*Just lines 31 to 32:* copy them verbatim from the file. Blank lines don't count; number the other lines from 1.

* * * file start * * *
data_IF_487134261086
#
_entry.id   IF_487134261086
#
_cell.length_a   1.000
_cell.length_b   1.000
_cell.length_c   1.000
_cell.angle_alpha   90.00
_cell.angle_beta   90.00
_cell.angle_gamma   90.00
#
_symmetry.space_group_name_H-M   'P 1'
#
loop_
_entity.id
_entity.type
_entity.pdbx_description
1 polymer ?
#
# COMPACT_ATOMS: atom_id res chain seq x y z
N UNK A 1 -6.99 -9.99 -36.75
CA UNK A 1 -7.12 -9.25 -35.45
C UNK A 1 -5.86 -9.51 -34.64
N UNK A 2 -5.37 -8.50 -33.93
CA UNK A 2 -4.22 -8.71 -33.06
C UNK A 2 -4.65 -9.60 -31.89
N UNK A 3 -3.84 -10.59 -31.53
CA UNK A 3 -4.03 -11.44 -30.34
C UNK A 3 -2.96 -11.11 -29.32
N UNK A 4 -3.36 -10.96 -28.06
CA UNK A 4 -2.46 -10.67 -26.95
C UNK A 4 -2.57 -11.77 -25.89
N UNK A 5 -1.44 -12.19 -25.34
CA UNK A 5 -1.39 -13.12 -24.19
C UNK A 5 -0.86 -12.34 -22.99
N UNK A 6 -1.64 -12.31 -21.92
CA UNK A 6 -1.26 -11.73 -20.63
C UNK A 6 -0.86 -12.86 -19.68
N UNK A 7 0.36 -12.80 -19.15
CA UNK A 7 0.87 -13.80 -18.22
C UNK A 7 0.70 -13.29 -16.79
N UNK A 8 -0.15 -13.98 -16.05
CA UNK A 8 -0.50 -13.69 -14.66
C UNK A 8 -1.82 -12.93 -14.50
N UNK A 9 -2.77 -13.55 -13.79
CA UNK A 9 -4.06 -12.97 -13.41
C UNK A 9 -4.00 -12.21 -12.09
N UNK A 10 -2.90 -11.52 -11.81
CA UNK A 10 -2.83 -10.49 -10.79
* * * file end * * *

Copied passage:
CA UNK A 4 -2.46 -10.67 -26.95
C UNK A 4 -2.57 -11.77 -25.89